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Recombinant Treatment for von Willebrand Disease Meets Primary Efficacy Endpoint in Phase III Trial
Positive results have been reported from a phase III clinical trial evaluating the safety, efficacy, and pharmacokinetics of BAX 111 (Baxter International), a recombinant von Willebrand factor under investigation for the treatment of bleeding episodes in patients with von Willebrand disease, the most common type of inherited bleeding disorder.
BAX 111 is the first recombinant treatment in clinical development for this condition.
The phase III, open-label study met its primary efficacy endpoint, as all patients achieved pre-specified success in the on-demand treatment of bleeding events (22 of 22 patients who experienced bleeds during the study).
BAX 111 was administered with Advate (antihemophilic factor [recombinant], plasma/albumin-free method, Baxter) or as a stand-alone therapeutic agent in the on-demand treatment of 37 patients with severe von Willebrand disease in the U.S., Europe, Australia, Japan, Russia, and India. The study’s primary endpoint was the number of patients experiencing successful treatment of bleeding episodes. Secondary endpoints included additional efficacy and safety measures, pharmacokinetics, and health-related quality of life.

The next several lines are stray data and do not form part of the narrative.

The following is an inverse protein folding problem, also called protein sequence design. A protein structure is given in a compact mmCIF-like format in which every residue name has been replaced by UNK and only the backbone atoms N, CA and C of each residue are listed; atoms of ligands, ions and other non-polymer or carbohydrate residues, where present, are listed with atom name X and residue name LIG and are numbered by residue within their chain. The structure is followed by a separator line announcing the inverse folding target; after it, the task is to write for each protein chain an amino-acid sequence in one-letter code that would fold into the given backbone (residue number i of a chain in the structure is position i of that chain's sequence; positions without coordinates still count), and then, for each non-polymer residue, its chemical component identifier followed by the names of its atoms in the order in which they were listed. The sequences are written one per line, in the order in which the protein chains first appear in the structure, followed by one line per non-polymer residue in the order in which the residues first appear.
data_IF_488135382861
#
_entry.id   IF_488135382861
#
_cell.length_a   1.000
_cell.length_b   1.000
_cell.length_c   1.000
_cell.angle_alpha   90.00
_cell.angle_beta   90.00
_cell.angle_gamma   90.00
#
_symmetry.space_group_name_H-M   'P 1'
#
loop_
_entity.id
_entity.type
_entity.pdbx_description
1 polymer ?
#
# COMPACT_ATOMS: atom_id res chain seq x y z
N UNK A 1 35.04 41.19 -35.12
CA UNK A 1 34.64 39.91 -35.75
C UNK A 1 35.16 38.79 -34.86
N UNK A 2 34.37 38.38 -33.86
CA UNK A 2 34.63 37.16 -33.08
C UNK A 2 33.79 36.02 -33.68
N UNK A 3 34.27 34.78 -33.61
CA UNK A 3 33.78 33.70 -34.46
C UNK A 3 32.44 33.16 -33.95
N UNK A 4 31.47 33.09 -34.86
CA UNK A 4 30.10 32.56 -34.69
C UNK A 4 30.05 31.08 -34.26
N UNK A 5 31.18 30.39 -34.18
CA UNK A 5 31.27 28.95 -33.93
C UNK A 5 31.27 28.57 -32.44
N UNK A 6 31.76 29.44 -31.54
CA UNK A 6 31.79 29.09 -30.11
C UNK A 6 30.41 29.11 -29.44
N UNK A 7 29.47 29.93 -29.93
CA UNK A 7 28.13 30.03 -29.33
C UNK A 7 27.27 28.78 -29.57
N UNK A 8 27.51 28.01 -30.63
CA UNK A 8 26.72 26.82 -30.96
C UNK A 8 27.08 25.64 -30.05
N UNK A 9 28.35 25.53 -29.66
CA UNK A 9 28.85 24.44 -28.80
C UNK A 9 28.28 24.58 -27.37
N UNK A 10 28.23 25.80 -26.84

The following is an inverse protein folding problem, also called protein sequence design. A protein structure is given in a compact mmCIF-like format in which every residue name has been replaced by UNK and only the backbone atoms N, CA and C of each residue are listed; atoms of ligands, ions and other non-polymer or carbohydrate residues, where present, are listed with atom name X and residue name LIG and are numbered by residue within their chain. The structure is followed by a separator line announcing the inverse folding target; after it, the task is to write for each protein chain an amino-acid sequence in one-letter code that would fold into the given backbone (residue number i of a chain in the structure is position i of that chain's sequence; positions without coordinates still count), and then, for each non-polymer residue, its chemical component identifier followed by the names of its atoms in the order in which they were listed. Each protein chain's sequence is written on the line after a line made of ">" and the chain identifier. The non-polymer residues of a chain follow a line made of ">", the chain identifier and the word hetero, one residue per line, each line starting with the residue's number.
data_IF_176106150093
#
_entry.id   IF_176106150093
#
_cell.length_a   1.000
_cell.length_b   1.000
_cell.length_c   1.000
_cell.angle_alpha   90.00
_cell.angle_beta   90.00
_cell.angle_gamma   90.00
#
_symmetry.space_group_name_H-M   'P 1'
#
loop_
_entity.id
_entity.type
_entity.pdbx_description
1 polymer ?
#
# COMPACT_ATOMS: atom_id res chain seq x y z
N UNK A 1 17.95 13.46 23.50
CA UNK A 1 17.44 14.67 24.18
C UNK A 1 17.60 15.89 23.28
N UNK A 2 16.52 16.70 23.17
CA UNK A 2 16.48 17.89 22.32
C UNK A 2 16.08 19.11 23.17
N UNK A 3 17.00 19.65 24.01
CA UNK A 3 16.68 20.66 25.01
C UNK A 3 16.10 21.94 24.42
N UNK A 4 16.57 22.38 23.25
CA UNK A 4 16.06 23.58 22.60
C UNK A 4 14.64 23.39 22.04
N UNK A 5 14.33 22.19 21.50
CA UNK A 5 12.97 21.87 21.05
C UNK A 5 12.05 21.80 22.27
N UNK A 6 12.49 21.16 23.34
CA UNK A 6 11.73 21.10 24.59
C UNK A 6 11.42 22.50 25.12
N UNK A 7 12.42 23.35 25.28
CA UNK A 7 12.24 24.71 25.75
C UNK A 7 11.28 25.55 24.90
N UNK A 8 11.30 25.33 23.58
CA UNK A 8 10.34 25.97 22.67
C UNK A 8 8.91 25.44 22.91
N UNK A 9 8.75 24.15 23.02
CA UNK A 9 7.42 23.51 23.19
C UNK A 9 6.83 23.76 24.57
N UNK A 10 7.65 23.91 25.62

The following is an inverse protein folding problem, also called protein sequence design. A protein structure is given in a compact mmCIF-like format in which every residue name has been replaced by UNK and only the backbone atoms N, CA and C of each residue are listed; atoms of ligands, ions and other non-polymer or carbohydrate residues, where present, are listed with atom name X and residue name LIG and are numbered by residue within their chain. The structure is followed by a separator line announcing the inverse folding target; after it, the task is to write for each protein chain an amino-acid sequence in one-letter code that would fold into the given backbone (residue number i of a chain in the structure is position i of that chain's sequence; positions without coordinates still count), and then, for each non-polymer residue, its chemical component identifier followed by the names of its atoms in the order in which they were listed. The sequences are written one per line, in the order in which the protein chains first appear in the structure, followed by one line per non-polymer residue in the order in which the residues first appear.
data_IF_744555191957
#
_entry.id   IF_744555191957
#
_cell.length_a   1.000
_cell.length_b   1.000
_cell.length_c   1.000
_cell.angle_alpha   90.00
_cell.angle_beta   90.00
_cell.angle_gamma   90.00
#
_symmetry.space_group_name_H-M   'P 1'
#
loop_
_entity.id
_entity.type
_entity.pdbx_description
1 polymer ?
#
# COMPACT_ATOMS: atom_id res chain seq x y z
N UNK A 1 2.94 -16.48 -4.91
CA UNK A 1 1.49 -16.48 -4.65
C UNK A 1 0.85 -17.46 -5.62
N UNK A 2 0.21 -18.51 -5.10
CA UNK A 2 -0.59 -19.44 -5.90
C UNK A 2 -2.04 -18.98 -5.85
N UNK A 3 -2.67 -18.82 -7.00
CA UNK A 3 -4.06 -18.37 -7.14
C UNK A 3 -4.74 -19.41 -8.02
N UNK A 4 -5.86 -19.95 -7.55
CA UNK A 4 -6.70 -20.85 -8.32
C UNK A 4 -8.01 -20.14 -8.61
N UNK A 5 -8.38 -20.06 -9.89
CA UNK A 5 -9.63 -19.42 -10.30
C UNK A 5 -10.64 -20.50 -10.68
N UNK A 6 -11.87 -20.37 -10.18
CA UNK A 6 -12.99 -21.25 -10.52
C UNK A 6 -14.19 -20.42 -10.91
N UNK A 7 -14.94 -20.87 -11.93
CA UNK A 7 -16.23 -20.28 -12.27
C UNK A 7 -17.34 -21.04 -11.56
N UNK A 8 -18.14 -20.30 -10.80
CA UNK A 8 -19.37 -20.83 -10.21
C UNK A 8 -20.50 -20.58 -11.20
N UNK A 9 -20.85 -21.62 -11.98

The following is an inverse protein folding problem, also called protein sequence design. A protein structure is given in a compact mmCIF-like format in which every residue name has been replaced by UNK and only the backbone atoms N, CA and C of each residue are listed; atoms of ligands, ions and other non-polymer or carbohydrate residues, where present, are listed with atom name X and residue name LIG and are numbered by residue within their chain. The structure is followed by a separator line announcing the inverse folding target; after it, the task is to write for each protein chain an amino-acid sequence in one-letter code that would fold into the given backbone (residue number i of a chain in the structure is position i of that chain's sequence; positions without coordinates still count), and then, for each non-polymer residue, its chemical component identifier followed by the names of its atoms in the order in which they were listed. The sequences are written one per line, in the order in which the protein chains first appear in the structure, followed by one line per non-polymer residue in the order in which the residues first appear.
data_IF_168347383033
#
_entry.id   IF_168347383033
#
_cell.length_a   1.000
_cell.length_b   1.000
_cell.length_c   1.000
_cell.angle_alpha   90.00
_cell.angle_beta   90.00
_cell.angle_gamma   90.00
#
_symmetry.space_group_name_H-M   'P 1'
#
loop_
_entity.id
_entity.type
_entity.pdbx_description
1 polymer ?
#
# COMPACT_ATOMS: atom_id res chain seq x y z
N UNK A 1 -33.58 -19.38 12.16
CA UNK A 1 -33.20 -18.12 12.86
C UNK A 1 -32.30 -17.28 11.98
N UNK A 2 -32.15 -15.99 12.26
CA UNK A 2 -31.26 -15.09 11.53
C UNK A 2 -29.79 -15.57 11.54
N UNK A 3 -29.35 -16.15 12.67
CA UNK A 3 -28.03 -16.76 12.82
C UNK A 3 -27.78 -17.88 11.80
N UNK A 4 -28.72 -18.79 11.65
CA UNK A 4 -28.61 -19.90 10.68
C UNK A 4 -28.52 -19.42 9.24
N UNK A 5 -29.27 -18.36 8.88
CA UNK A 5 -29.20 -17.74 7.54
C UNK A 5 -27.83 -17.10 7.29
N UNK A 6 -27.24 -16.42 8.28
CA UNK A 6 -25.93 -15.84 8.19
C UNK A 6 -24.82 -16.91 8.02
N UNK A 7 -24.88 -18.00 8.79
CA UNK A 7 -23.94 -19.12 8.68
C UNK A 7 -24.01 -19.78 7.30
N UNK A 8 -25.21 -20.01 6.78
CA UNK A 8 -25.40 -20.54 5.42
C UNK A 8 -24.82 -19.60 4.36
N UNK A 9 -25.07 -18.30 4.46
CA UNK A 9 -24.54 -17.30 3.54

There were no reports of inhibitor development or thrombotic events in the study participants. The most common adverse events (AEs) were headache, vomiting, nausea, and iron deficiency anemia, which were not considered to be related to treatment. One serious AE was related to treatment; this AE was characterized by chest discomfort and increased heart rate during infusion, which rapidly resolved without further complications.
The FDA granted an orphan drug designation for BAX 111 in November 2010. A new drug application (NDA) is expected before the end of 2014.
Source: Baxter International; April 16, 2014.